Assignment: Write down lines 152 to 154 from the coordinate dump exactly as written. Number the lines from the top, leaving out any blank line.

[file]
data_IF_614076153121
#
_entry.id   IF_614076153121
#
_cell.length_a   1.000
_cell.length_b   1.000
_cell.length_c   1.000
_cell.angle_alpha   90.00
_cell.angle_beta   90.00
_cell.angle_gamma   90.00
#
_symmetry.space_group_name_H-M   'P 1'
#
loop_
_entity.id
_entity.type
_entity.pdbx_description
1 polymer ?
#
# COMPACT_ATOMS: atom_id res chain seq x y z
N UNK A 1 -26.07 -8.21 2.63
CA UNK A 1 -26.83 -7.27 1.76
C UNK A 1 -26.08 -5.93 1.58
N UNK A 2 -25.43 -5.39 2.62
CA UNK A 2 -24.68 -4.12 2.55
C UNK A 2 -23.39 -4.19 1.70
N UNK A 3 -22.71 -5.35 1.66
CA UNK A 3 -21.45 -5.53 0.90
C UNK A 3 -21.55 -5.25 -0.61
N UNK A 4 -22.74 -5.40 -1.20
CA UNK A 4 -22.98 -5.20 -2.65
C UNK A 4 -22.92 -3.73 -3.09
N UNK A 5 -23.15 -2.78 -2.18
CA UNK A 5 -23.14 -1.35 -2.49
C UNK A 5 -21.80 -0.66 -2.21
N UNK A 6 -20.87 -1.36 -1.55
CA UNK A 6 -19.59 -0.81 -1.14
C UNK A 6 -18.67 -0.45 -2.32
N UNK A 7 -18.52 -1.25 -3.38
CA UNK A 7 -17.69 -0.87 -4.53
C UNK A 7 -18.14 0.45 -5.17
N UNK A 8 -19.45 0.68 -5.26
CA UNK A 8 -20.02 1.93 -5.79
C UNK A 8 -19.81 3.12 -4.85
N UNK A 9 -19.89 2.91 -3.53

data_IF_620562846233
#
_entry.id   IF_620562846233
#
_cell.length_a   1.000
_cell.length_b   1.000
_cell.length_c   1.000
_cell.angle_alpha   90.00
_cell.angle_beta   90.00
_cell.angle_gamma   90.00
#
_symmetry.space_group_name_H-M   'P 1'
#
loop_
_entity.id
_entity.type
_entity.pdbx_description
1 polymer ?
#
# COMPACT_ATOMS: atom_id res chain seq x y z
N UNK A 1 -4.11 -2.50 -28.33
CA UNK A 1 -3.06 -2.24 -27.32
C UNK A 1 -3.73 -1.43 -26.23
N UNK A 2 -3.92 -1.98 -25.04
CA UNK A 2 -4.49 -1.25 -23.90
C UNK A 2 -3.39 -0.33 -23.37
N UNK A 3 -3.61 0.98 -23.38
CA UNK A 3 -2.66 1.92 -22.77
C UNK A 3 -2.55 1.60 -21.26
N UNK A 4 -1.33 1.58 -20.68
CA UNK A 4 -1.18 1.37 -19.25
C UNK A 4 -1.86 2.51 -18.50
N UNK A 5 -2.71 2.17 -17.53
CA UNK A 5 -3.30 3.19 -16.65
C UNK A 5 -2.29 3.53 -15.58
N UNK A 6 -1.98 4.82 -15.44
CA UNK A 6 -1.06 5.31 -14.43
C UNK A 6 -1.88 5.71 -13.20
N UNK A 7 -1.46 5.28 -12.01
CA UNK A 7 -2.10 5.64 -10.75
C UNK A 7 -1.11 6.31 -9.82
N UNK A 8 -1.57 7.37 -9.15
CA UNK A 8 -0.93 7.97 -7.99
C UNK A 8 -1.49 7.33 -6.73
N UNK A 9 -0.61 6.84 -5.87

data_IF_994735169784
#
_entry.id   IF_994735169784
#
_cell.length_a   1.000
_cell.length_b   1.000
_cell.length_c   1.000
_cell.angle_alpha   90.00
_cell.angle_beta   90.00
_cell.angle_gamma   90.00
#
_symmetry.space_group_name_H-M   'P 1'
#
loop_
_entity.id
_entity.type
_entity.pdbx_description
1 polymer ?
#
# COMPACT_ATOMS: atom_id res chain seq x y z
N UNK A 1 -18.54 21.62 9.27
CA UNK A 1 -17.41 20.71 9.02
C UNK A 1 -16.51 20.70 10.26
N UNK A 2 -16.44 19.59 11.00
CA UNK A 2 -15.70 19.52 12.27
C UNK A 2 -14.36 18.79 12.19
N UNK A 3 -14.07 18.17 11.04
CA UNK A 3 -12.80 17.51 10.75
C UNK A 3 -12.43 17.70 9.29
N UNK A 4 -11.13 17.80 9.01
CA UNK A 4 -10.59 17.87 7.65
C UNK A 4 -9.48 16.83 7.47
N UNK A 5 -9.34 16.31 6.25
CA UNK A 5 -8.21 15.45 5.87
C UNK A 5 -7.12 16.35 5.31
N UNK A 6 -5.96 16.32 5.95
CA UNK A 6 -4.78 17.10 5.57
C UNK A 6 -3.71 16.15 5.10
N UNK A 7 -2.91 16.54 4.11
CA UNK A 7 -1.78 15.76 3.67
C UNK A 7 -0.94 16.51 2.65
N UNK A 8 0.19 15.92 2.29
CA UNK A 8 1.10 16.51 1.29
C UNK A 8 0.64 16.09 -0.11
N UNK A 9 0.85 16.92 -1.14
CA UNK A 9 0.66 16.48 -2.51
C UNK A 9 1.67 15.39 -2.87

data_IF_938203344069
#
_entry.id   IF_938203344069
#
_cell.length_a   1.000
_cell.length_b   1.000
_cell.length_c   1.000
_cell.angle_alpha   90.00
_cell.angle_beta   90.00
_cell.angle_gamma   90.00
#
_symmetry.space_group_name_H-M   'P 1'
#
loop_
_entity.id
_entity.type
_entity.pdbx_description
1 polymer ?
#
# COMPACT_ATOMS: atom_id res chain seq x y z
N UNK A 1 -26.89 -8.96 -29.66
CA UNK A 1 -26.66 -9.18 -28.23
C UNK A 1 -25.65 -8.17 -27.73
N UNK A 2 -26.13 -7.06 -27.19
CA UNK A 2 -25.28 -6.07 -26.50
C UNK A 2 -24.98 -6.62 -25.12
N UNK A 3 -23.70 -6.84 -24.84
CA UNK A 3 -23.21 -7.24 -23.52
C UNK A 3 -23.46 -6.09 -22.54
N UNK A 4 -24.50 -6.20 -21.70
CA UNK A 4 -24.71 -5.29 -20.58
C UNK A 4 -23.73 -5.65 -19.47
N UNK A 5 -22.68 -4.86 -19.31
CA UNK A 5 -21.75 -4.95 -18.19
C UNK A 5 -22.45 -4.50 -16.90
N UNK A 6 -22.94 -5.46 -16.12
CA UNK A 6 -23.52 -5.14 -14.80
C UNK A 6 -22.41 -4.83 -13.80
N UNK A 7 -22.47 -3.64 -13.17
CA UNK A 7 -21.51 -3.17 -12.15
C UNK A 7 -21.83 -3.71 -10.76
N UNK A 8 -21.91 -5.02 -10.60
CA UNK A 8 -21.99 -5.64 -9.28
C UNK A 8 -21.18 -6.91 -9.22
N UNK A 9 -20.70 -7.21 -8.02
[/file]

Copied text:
_entity.id
_entity.type
_entity.pdbx_description